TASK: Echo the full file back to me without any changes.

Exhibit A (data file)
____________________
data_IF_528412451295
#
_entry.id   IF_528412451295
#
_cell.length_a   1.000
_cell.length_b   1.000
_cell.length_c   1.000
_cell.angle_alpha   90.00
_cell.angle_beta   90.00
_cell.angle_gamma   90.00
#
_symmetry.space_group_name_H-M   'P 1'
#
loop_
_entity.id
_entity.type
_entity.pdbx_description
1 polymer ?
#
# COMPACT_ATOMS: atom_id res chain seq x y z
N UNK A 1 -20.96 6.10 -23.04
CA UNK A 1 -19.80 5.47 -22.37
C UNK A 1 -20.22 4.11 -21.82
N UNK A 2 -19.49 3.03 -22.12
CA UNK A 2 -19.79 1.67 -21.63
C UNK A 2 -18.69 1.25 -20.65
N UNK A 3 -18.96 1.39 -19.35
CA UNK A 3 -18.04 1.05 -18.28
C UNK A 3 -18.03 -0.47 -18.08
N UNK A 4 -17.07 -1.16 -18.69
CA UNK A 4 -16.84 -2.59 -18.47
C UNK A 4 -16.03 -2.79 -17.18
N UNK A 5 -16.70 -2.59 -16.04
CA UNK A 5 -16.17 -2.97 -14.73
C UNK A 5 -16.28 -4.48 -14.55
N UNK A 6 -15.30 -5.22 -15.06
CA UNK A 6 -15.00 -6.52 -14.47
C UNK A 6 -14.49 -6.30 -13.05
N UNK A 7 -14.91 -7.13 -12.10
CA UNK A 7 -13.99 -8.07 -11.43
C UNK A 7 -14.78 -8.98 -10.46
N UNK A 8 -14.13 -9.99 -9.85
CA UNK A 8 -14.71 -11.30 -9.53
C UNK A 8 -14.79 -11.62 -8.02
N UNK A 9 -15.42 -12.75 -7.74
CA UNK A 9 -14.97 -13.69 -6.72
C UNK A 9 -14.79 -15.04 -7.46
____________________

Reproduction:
data_IF_528412451295
#
_entry.id   IF_528412451295
#
_cell.length_a   1.000
_cell.length_b   1.000
_cell.length_c   1.000
_cell.angle_alpha   90.00
_cell.angle_beta   90.00
_cell.angle_gamma   90.00
#
_symmetry.space_group_name_H-M   'P 1'
#
loop_
_entity.id
_entity.type
_entity.pdbx_description
1 polymer ?
#
# COMPACT_ATOMS: atom_id res chain seq x y z
N UNK A 1 -20.96 6.10 -23.04
CA UNK A 1 -19.80 5.47 -22.37
C UNK A 1 -20.22 4.11 -21.82
N UNK A 2 -19.49 3.03 -22.12
CA UNK A 2 -19.79 1.67 -21.63
C UNK A 2 -18.69 1.25 -20.65
N UNK A 3 -18.96 1.39 -19.35
CA UNK A 3 -18.04 1.05 -18.28
C UNK A 3 -18.03 -0.47 -18.08
N UNK A 4 -17.07 -1.16 -18.69
CA UNK A 4 -16.84 -2.59 -18.47
C UNK A 4 -16.03 -2.79 -17.18
N UNK A 5 -16.70 -2.59 -16.04
CA UNK A 5 -16.17 -2.97 -14.73
C UNK A 5 -16.28 -4.48 -14.55
N UNK A 6 -15.30 -5.22 -15.06
CA UNK A 6 -15.00 -6.52 -14.47
C UNK A 6 -14.49 -6.30 -13.05
N UNK A 7 -14.91 -7.13 -12.10
CA UNK A 7 -13.99 -8.07 -11.43
C UNK A 7 -14.78 -8.98 -10.46
N UNK A 8 -14.13 -9.99 -9.85
CA UNK A 8 -14.71 -11.30 -9.53
C UNK A 8 -14.79 -11.62 -8.02
N UNK A 9 -15.42 -12.75 -7.74
CA UNK A 9 -14.97 -13.69 -6.72
C UNK A 9 -14.79 -15.04 -7.46